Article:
God is my Director

Youth ministry, movies, no drugs and a variable amount of Rock ‘n Roll

Mister e-worshipper

Posted by Martin on February 4, 2007

Love this pic!I had a very strange experience today as a guest at a church which I won’t mention. All I’ll say is that it was slightly more of the charismatic variety than I’m used to – they have a lot more of an emphasis on the work of the Holy Spirit than the average church. Which is cool by me – I believe that the gifts of the Spirit are for today and all that…

And it was a cool church. The worship was great, and surprisingly understated; the speaker was great (he spoke, shock horror, on the Holy Spirit!), and there was lots more about the place to recommend it. However, there was one thing that happened which I found very difficult.

At the end of the service, the leader announced that they would have a time of prayer ministry – I guess they have this every week. People gathered at the front for prayer, specially appointed/anointed ministry team members joined them to pray, and then ‘the spirit showed up’, which theologically I don’t begin to understand – but the fact is that a lot of people began to manifest a reaction to some kind of supernatural force.

That’s not the bit I struggled with. My wife and I decided not to go forward for prayer. We stood and watched (this was far more entertaining), and since it was our first time at the church, neither of us felt brave enough to do any more. After a few minutes, the leader decided to call the service to a close, and said a final prayer. My wife closed her eyes, I did not.

Seeing my wife with her eyes closed, a floating ministry team member saw her opportunity to pounce on someone who was not being prayed for. Within seconds, my wife had a hand in her back, and this lady was feverishly praying for her. Being a polite English person, my wife didn’t open her eyes, but I know her well enough to know that this was unlikely to be particularly comfortable. Still, since I am also English, I didn’t intervene, and stared into the distance, hoping it would go away.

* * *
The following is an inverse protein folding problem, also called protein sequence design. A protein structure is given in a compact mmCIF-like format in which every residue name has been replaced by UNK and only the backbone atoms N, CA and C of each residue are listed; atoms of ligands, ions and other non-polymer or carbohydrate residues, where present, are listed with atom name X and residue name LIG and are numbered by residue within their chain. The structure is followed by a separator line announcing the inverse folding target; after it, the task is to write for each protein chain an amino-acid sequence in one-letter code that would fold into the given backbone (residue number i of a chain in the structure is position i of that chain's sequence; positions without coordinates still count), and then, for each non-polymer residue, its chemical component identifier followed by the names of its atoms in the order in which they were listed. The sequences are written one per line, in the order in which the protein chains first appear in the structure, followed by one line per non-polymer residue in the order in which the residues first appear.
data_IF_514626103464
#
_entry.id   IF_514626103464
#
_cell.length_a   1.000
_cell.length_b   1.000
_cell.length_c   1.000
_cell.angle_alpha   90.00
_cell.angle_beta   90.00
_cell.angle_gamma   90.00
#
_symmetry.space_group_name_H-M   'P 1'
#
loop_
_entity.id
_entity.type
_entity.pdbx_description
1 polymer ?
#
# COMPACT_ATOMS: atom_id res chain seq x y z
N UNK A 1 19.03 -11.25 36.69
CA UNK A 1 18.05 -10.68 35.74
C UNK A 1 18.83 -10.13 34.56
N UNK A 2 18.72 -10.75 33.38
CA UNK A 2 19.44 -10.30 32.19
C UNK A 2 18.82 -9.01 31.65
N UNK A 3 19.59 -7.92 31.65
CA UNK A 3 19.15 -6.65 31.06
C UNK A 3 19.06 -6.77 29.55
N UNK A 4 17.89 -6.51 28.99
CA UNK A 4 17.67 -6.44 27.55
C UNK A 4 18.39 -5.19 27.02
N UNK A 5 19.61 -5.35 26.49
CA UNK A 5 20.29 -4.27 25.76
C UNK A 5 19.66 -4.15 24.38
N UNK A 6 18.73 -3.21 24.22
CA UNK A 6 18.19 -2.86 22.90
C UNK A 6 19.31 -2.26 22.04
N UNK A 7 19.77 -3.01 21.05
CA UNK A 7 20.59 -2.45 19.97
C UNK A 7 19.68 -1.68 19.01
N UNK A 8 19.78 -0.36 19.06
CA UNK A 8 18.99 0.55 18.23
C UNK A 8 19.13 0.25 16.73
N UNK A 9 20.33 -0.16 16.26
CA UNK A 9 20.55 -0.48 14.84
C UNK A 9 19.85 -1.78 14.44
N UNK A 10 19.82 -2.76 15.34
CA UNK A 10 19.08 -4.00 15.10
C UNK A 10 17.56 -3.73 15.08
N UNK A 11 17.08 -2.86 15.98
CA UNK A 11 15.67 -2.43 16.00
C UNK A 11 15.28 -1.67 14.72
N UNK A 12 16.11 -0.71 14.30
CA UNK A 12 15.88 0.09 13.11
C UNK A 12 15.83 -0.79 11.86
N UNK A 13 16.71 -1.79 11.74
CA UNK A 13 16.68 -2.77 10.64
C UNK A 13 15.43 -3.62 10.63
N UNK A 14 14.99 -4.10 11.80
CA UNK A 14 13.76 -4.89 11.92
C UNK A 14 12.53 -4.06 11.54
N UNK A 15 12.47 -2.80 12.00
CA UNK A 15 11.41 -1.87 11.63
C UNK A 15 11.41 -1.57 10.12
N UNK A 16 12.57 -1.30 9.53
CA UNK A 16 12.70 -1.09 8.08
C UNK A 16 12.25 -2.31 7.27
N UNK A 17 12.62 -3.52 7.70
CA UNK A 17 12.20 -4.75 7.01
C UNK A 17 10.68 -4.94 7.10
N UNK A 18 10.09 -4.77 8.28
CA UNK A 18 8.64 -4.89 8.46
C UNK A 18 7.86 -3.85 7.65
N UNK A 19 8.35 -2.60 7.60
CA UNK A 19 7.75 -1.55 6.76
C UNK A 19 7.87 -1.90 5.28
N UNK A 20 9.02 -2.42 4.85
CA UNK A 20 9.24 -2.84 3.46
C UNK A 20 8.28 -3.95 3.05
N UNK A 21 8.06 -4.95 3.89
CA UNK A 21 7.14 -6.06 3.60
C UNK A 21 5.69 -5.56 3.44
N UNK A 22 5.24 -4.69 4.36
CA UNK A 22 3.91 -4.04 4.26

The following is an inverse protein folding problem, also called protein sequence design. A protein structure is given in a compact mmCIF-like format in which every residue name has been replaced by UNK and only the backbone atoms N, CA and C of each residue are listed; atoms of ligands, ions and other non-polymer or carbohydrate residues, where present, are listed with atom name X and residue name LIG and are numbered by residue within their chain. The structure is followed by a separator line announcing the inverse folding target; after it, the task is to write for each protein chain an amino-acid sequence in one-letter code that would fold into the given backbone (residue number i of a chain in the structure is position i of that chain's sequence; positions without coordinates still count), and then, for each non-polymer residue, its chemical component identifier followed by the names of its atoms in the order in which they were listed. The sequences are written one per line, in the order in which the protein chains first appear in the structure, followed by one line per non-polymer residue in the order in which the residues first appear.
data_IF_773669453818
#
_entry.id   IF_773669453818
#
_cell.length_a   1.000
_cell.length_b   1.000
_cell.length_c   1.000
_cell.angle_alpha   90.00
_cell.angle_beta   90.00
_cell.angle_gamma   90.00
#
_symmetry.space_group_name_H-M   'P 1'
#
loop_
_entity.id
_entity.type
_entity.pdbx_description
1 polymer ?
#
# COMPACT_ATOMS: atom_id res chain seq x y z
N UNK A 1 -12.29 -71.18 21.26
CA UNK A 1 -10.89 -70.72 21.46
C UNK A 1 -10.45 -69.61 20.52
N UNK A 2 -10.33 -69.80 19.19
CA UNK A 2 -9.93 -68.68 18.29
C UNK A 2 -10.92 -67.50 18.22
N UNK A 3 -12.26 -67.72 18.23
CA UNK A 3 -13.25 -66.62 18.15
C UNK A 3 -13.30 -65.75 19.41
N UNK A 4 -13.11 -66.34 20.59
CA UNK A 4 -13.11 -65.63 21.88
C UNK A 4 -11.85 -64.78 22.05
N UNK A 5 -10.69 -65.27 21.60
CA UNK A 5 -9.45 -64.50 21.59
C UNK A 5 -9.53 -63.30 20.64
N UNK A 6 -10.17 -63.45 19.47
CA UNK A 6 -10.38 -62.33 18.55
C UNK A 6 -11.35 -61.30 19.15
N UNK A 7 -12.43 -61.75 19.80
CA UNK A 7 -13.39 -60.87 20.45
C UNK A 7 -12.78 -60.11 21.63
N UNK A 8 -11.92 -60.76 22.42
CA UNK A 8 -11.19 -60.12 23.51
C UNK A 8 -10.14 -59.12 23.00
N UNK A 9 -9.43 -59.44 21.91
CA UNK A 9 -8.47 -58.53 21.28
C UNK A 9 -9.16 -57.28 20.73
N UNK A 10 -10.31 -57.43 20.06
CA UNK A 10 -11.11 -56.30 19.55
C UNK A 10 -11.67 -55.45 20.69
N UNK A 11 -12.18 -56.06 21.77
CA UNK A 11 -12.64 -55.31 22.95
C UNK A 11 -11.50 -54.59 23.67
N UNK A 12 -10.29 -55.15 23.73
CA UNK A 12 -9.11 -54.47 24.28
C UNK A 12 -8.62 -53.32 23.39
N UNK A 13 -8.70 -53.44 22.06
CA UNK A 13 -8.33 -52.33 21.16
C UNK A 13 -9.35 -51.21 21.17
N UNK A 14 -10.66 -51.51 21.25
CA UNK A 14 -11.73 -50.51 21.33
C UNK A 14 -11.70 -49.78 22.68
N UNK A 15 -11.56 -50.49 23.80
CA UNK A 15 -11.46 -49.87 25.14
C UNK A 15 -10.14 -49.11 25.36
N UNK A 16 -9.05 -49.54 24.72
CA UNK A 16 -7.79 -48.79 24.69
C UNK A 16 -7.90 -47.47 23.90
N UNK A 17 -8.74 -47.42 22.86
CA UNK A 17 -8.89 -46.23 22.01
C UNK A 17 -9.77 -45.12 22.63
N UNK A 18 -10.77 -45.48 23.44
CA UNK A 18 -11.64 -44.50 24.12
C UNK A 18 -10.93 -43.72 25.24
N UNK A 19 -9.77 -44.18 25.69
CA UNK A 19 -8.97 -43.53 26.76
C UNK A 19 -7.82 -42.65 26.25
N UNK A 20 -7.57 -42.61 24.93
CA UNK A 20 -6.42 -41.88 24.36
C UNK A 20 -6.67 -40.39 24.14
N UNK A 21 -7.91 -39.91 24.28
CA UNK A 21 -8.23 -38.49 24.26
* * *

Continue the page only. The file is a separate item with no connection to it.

It, or rather she, didn’t. Instead, she grabbed a friend, and this person also began praying, even more enthusiastically, for my now-clearly disturbed wife. And so despite being a visitor, and not going to the front for prayer, she now had two hands on her. Two unauthorised hands, I might add – no-one had asked my wife’s permission to pray.

Eventually my wife opened her eyes, and after a brief argument with the woman who apparently ‘hadn’t finished yet’ – we managed to get away. She was a little bit fed up at the intrusion, but had tried to go with it in case God was trying to tell her something.

Ultimately, it didn’t bother us all that much. But my concern is that while my wife is a Christian, this same thing could happen to a visitor who perhaps wasn’t, and had simply closed his or her eyes during a closing prayer as a mark of respect.

I’m not going to name the church, because this isn’t meant as an attack on them – in fact, we may even go back on Sunday. I’ve written to the minister personally, and hopefully he’ll address the matter. But it raises an important flag for me about Best Practice. I’ve been involved in the past in prayer ministry – I’m now trying to remember whether I treated the people I prayed for back then in this same way. I honestly don’t know if I always took the time to ask permission to pray, or whether the heat of the spiritual moment sometimes took over.

So to draw something positive from a slightly bad experience, hopefully this post will remind any readers who do this sort of ministry to check themselves on the issue of permission. Appearances can be deceiving – I honestly don’t think it’s ever right to assume that someone wants or needs prayer. Someone might be crying in a heap on the floor, or kneeling with their eyes closed – unless they’ve asked us to pray, it’s probably not our place to invade their physical space – especially when we’re working with young people.

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